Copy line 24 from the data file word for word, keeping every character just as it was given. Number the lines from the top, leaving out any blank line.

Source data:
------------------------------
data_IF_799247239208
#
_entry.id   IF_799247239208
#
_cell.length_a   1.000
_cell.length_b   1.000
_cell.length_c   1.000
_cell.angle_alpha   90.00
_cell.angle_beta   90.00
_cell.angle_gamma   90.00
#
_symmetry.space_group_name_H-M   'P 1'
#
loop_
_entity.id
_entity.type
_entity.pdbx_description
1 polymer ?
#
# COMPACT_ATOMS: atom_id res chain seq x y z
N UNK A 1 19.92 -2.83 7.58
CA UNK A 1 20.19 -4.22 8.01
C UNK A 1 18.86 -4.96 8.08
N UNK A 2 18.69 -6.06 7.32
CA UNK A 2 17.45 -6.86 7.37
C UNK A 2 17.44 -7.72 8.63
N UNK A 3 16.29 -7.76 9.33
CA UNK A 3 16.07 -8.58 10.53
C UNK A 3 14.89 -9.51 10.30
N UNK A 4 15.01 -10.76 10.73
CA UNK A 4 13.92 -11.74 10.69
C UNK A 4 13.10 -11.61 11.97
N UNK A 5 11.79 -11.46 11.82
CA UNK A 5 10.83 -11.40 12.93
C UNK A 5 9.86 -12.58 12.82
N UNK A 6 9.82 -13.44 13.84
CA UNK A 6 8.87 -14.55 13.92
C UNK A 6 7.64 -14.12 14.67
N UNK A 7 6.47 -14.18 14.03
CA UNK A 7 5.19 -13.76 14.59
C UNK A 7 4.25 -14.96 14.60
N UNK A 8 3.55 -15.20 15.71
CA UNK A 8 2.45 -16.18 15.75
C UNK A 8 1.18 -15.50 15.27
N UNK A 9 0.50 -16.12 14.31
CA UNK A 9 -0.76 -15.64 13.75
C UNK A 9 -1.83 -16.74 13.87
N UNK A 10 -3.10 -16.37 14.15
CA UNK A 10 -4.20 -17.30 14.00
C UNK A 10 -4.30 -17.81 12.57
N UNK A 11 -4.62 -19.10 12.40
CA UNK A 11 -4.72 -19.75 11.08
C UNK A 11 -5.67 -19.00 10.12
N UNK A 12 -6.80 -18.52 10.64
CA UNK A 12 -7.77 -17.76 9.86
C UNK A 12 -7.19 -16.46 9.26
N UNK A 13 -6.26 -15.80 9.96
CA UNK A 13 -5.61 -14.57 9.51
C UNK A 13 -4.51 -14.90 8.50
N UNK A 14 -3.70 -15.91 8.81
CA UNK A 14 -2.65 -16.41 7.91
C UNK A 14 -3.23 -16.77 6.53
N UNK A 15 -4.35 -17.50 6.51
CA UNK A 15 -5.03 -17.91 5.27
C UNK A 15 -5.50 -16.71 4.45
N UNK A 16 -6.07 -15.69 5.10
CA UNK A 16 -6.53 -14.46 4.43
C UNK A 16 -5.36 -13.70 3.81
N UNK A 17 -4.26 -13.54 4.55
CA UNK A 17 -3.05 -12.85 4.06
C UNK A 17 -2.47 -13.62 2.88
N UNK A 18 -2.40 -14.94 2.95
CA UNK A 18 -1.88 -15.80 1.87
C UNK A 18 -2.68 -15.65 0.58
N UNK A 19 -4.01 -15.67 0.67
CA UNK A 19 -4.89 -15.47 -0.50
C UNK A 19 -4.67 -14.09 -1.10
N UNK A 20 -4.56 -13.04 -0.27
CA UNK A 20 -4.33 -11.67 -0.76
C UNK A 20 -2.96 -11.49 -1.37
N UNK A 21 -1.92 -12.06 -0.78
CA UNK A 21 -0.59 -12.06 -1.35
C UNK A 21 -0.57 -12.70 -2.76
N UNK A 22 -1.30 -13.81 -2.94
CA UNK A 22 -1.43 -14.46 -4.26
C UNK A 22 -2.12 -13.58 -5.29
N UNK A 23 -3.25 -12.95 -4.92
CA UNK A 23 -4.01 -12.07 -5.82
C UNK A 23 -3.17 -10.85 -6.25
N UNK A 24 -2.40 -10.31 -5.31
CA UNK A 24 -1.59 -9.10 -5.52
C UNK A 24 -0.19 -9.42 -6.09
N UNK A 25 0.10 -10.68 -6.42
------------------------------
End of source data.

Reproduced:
N UNK A 2 18.69 -6.06 7.32